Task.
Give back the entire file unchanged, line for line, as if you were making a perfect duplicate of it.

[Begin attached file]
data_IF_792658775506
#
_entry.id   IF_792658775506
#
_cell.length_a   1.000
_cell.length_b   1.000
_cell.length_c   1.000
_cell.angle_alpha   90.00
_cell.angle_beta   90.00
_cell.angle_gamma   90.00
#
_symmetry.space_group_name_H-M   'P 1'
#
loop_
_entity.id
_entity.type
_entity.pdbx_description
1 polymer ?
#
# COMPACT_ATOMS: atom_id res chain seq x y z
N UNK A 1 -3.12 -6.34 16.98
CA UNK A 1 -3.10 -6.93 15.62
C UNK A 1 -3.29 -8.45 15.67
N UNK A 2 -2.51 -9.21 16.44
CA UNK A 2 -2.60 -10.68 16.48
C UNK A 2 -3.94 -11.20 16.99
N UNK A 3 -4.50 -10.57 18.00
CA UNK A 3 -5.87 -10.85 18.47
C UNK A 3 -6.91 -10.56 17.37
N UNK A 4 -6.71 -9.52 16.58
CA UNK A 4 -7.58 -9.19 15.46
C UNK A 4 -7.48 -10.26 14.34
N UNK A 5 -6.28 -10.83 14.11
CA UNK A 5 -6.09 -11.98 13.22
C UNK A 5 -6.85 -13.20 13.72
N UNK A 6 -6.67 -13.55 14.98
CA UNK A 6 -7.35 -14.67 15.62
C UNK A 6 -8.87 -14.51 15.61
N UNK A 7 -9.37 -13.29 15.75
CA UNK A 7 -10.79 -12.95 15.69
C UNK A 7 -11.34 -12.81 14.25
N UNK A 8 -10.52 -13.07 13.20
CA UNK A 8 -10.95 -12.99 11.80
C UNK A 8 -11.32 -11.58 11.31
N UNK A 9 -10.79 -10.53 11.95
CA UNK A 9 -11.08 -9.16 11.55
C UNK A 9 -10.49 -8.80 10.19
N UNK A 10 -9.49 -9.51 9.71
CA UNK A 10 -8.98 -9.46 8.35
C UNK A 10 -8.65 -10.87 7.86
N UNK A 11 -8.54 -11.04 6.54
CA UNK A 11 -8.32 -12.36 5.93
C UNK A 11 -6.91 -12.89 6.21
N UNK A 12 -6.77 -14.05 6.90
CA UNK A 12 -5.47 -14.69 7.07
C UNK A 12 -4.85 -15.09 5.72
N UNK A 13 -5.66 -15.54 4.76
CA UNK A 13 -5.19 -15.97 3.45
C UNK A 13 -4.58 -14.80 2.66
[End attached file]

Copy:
data_IF_792658775506
#
_entry.id   IF_792658775506
#
_cell.length_a   1.000
_cell.length_b   1.000
_cell.length_c   1.000
_cell.angle_alpha   90.00
_cell.angle_beta   90.00
_cell.angle_gamma   90.00
#
_symmetry.space_group_name_H-M   'P 1'
#
loop_
_entity.id
_entity.type
_entity.pdbx_description
1 polymer ?
#
# COMPACT_ATOMS: atom_id res chain seq x y z
N UNK A 1 -3.12 -6.34 16.98
CA UNK A 1 -3.10 -6.93 15.62
C UNK A 1 -3.29 -8.45 15.67
N UNK A 2 -2.51 -9.21 16.44
CA UNK A 2 -2.60 -10.68 16.48
C UNK A 2 -3.94 -11.20 16.99
N UNK A 3 -4.50 -10.57 18.00
CA UNK A 3 -5.87 -10.85 18.47
C UNK A 3 -6.91 -10.56 17.37
N UNK A 4 -6.71 -9.52 16.58
CA UNK A 4 -7.58 -9.19 15.46
C UNK A 4 -7.48 -10.26 14.34
N UNK A 5 -6.28 -10.83 14.11
CA UNK A 5 -6.09 -11.98 13.22
C UNK A 5 -6.85 -13.20 13.72
N UNK A 6 -6.67 -13.55 14.98
CA UNK A 6 -7.35 -14.67 15.62
C UNK A 6 -8.87 -14.51 15.61
N UNK A 7 -9.37 -13.29 15.75
CA UNK A 7 -10.79 -12.95 15.69
C UNK A 7 -11.34 -12.81 14.25
N UNK A 8 -10.52 -13.07 13.20
CA UNK A 8 -10.95 -12.99 11.80
C UNK A 8 -11.32 -11.58 11.31
N UNK A 9 -10.79 -10.53 11.95
CA UNK A 9 -11.08 -9.16 11.55
C UNK A 9 -10.49 -8.80 10.19
N UNK A 10 -9.49 -9.51 9.71
CA UNK A 10 -8.98 -9.46 8.35
C UNK A 10 -8.65 -10.87 7.86
N UNK A 11 -8.54 -11.04 6.54
CA UNK A 11 -8.32 -12.36 5.93
C UNK A 11 -6.91 -12.89 6.21
N UNK A 12 -6.77 -14.05 6.90
CA UNK A 12 -5.47 -14.69 7.07
C UNK A 12 -4.85 -15.09 5.72
N UNK A 13 -5.66 -15.54 4.76
CA UNK A 13 -5.19 -15.97 3.45
C UNK A 13 -4.58 -14.80 2.66